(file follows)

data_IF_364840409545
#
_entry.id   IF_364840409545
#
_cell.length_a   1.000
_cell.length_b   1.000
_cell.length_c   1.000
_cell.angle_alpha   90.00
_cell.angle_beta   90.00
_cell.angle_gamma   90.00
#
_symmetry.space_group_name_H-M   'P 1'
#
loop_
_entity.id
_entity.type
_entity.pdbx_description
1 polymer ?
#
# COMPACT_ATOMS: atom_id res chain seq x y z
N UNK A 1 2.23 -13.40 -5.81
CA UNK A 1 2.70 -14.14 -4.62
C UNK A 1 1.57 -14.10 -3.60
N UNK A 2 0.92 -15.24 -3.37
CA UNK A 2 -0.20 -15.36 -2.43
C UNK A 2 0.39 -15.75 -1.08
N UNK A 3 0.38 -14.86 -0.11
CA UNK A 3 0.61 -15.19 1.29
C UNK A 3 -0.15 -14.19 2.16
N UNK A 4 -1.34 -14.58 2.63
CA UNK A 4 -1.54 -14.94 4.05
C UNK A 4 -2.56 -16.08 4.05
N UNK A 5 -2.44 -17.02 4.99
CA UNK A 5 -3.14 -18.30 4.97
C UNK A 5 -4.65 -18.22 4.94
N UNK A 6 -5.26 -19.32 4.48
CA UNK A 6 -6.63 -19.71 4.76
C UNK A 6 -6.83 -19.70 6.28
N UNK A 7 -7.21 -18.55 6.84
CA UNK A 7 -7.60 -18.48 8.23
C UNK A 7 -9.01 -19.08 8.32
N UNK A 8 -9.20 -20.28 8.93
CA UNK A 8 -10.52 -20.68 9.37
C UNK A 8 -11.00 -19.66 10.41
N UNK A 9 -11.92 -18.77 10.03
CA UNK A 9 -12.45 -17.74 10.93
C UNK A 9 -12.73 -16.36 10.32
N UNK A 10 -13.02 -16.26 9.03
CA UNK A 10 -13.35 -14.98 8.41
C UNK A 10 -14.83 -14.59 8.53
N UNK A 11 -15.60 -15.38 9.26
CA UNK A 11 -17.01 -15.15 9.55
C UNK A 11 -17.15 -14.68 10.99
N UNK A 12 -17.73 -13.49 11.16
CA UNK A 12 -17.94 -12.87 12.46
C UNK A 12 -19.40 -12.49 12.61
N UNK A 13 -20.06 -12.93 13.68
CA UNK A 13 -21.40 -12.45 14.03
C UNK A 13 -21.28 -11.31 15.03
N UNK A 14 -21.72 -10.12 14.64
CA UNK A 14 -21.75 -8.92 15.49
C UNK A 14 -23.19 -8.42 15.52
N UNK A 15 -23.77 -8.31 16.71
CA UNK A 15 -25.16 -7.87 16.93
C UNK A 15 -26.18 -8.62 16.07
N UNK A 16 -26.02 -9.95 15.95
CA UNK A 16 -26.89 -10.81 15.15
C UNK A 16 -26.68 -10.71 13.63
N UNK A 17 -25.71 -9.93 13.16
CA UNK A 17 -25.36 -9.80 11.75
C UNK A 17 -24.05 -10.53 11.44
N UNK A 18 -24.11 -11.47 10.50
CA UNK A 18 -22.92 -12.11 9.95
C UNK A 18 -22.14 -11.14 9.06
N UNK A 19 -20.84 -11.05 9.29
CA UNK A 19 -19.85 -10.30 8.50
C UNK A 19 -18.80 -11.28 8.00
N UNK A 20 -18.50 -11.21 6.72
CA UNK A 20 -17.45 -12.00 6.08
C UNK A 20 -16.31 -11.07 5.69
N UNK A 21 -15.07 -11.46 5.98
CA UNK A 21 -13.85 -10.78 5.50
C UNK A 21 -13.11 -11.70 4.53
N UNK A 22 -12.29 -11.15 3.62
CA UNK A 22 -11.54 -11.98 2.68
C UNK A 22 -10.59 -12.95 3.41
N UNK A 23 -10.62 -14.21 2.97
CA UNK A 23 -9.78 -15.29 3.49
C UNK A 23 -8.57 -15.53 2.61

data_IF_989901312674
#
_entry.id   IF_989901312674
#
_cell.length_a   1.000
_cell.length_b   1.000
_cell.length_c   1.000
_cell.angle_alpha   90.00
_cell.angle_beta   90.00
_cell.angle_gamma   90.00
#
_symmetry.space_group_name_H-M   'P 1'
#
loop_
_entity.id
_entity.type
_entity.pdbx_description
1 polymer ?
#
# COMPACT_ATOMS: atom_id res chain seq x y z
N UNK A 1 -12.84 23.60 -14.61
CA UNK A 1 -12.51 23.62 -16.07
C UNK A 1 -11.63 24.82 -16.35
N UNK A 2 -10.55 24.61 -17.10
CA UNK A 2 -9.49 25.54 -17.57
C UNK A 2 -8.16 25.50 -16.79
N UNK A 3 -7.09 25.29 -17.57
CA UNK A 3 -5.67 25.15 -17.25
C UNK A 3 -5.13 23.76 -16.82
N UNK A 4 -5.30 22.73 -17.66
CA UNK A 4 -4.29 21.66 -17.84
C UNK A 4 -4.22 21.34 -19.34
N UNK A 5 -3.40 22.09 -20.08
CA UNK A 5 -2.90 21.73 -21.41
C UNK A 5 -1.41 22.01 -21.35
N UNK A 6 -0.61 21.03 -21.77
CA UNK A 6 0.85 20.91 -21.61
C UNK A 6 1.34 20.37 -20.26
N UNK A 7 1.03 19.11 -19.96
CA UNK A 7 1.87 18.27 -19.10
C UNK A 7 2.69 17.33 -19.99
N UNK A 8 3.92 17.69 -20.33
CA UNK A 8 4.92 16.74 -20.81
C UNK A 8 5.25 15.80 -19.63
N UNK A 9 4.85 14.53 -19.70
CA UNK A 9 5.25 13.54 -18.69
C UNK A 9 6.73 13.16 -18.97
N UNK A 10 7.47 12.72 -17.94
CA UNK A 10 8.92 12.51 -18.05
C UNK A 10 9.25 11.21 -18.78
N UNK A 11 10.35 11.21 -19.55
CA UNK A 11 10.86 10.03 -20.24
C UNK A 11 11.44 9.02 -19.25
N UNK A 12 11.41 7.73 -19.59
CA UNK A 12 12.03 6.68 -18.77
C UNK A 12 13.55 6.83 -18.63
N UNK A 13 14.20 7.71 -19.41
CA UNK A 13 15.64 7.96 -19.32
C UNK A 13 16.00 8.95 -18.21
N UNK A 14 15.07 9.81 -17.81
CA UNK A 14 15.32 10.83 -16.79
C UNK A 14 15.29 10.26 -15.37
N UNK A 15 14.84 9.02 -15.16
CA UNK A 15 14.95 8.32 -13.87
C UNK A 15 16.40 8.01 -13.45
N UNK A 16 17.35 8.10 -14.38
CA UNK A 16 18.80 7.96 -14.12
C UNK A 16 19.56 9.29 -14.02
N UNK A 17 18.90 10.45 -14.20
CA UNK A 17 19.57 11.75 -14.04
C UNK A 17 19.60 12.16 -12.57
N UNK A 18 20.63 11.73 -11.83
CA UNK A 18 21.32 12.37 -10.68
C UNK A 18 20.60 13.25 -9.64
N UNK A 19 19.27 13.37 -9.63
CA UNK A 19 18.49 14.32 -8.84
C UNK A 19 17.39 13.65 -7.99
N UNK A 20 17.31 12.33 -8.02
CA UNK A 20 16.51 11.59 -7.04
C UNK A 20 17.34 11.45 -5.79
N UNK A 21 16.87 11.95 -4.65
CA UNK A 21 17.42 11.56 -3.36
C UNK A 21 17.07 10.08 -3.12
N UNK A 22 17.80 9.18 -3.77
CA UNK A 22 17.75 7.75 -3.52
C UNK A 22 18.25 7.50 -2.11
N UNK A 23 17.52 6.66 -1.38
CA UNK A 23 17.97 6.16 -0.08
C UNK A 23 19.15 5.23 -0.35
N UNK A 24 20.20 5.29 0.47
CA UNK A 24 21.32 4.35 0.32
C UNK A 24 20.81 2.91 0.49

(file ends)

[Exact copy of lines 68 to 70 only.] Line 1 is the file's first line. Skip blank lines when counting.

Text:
C UNK A 16 -26.68 -10.71 13.63
N UNK A 17 -25.71 -9.93 13.16
CA UNK A 17 -25.36 -9.80 11.75